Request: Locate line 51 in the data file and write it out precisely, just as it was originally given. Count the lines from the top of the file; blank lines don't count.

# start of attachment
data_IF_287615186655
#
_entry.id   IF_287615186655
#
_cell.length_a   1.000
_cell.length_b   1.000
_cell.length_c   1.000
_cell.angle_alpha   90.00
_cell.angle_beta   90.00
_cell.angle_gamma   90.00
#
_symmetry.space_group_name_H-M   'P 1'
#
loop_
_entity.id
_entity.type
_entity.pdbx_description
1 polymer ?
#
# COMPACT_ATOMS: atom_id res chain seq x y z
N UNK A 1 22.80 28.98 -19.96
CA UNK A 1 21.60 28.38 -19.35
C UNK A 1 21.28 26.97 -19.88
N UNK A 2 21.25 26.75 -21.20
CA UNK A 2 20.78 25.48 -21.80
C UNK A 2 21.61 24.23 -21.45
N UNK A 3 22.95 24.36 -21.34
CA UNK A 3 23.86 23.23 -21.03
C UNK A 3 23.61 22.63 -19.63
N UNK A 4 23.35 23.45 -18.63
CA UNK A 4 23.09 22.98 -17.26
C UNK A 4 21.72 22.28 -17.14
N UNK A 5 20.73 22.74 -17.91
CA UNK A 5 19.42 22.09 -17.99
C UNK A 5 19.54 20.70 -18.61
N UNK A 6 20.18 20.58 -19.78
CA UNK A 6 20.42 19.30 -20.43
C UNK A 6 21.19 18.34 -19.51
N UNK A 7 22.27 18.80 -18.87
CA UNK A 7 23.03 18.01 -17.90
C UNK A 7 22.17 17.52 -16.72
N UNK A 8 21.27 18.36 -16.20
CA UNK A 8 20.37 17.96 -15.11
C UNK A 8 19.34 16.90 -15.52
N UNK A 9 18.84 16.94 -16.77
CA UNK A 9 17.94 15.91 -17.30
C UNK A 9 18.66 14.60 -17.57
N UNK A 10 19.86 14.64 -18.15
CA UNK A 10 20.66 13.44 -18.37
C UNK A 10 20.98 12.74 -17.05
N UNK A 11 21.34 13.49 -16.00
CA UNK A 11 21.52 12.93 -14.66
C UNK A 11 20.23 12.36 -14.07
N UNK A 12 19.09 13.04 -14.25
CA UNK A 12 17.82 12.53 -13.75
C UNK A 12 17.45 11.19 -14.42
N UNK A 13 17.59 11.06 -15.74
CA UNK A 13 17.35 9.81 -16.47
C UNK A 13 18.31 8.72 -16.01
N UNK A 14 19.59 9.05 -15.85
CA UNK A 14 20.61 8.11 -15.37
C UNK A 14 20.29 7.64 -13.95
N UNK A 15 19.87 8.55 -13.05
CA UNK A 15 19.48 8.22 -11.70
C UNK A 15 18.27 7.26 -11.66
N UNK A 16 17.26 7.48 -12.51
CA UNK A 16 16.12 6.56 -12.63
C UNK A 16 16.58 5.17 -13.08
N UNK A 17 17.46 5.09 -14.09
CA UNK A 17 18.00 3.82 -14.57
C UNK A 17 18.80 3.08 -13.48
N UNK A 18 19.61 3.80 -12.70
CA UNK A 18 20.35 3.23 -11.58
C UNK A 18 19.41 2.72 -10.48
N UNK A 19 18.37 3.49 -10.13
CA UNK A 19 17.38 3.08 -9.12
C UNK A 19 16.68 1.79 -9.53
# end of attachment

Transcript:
N UNK A 11 21.34 13.49 -16.00